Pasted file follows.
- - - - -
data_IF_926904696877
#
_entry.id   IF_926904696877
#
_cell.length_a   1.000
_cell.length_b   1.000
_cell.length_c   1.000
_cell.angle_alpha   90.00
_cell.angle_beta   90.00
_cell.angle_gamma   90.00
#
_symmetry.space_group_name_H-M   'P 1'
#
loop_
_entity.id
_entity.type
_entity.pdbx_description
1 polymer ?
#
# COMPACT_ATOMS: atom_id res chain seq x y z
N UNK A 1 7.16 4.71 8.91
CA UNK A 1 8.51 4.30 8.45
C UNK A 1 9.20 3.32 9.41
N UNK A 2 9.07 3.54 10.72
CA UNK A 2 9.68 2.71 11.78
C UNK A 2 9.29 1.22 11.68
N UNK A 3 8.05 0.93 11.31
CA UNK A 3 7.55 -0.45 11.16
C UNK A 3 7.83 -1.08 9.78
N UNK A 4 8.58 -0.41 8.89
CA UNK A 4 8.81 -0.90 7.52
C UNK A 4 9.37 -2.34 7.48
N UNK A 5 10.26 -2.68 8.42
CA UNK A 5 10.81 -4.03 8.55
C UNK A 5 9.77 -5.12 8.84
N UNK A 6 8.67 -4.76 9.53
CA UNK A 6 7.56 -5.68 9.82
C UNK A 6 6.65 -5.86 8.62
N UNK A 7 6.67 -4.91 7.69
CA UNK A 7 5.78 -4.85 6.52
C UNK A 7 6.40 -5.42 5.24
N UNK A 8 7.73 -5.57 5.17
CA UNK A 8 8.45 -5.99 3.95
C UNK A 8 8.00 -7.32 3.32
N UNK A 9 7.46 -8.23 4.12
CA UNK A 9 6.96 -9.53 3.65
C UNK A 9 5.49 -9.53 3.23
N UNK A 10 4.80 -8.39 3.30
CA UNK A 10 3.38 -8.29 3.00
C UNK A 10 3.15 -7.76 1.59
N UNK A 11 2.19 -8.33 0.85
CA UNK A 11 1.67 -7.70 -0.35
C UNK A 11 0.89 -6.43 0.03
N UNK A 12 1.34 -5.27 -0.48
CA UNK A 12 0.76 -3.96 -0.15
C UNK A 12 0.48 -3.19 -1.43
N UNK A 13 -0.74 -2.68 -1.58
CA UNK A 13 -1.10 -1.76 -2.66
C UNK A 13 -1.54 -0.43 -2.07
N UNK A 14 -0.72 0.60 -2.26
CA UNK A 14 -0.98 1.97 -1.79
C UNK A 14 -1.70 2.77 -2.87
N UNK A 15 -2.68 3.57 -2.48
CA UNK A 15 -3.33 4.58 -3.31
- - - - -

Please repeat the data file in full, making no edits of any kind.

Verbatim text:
data_IF_926904696877
#
_entry.id   IF_926904696877
#
_cell.length_a   1.000
_cell.length_b   1.000
_cell.length_c   1.000
_cell.angle_alpha   90.00
_cell.angle_beta   90.00
_cell.angle_gamma   90.00
#
_symmetry.space_group_name_H-M   'P 1'
#
loop_
_entity.id
_entity.type
_entity.pdbx_description
1 polymer ?
#
# COMPACT_ATOMS: atom_id res chain seq x y z
N UNK A 1 7.16 4.71 8.91
CA UNK A 1 8.51 4.30 8.45
C UNK A 1 9.20 3.32 9.41
N UNK A 2 9.07 3.54 10.72
CA UNK A 2 9.68 2.71 11.78
C UNK A 2 9.29 1.22 11.68
N UNK A 3 8.05 0.93 11.31
CA UNK A 3 7.55 -0.45 11.16
C UNK A 3 7.83 -1.08 9.78
N UNK A 4 8.58 -0.41 8.89
CA UNK A 4 8.81 -0.90 7.52
C UNK A 4 9.37 -2.34 7.48
N UNK A 5 10.26 -2.68 8.42
CA UNK A 5 10.81 -4.03 8.55
C UNK A 5 9.77 -5.12 8.84
N UNK A 6 8.67 -4.76 9.53
CA UNK A 6 7.56 -5.68 9.82
C UNK A 6 6.65 -5.86 8.62
N UNK A 7 6.67 -4.91 7.69
CA UNK A 7 5.78 -4.85 6.52
C UNK A 7 6.40 -5.42 5.24
N UNK A 8 7.73 -5.57 5.17
CA UNK A 8 8.45 -5.99 3.95
C UNK A 8 8.00 -7.32 3.32
N UNK A 9 7.46 -8.23 4.12
CA UNK A 9 6.96 -9.53 3.65
C UNK A 9 5.49 -9.53 3.23
N UNK A 10 4.80 -8.39 3.30
CA UNK A 10 3.38 -8.29 3.00
C UNK A 10 3.15 -7.76 1.59
N UNK A 11 2.19 -8.33 0.85
CA UNK A 11 1.67 -7.70 -0.35
C UNK A 11 0.89 -6.43 0.03
N UNK A 12 1.34 -5.27 -0.48
CA UNK A 12 0.76 -3.96 -0.15
C UNK A 12 0.48 -3.19 -1.43
N UNK A 13 -0.74 -2.68 -1.58
CA UNK A 13 -1.10 -1.76 -2.66
C UNK A 13 -1.54 -0.43 -2.07
N UNK A 14 -0.72 0.60 -2.26
CA UNK A 14 -0.98 1.97 -1.79
C UNK A 14 -1.70 2.77 -2.87
N UNK A 15 -2.68 3.57 -2.48
CA UNK A 15 -3.33 4.58 -3.31